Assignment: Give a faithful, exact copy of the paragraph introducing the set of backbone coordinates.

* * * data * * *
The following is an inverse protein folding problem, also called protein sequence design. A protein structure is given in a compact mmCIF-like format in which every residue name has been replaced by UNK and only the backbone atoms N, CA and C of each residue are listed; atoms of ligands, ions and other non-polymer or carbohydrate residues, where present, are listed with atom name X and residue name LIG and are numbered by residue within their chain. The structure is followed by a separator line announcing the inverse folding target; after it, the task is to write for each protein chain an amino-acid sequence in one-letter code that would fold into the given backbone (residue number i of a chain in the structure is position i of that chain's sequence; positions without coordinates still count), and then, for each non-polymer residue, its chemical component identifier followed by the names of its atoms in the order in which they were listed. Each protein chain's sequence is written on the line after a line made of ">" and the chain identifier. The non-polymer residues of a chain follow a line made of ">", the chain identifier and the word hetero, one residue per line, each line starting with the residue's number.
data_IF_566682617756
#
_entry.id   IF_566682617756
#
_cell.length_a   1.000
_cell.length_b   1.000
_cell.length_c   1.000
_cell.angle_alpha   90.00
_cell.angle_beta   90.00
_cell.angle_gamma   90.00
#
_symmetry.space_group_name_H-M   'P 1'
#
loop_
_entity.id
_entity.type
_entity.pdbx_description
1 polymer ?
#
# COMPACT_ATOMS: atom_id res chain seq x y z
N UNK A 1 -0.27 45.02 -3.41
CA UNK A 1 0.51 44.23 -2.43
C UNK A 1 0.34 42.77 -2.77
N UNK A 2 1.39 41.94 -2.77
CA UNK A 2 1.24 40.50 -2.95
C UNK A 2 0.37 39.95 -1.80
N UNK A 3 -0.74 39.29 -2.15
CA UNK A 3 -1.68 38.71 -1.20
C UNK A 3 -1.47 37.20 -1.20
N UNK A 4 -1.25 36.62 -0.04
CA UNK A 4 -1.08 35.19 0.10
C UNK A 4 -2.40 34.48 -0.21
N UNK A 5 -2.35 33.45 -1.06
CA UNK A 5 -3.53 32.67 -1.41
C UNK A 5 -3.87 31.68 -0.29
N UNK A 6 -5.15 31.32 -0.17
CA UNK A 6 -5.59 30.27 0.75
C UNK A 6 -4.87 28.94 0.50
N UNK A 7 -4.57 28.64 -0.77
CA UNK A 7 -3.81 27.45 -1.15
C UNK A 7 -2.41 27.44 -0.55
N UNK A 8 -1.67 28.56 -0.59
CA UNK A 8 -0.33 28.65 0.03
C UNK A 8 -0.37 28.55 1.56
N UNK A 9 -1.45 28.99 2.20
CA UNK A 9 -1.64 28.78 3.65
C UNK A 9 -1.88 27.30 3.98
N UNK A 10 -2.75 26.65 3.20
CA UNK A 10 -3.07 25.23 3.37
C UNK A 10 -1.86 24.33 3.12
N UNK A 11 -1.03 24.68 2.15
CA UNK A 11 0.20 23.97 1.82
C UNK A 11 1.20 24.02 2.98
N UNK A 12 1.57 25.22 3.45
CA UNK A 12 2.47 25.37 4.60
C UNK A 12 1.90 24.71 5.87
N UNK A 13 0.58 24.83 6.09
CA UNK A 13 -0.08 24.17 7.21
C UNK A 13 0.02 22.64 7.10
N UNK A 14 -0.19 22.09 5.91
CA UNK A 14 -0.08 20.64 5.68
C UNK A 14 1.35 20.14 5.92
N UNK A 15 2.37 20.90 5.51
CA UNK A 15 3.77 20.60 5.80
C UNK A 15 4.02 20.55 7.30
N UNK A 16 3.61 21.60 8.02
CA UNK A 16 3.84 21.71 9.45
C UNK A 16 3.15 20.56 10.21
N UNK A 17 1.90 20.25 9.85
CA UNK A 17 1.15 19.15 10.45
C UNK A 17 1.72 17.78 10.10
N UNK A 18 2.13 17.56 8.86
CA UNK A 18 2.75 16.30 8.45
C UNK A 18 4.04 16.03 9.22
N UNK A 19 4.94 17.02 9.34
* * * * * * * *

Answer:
The following is an inverse protein folding problem, also called protein sequence design. A protein structure is given in a compact mmCIF-like format in which every residue name has been replaced by UNK and only the backbone atoms N, CA and C of each residue are listed; atoms of ligands, ions and other non-polymer or carbohydrate residues, where present, are listed with atom name X and residue name LIG and are numbered by residue within their chain. The structure is followed by a separator line announcing the inverse folding target; after it, the task is to write for each protein chain an amino-acid sequence in one-letter code that would fold into the given backbone (residue number i of a chain in the structure is position i of that chain's sequence; positions without coordinates still count), and then, for each non-polymer residue, its chemical component identifier followed by the names of its atoms in the order in which they were listed. Each protein chain's sequence is written on the line after a line made of ">" and the chain identifier. The non-polymer residues of a chain follow a line made of ">", the chain identifier and the word hetero, one residue per line, each line starting with the residue's number.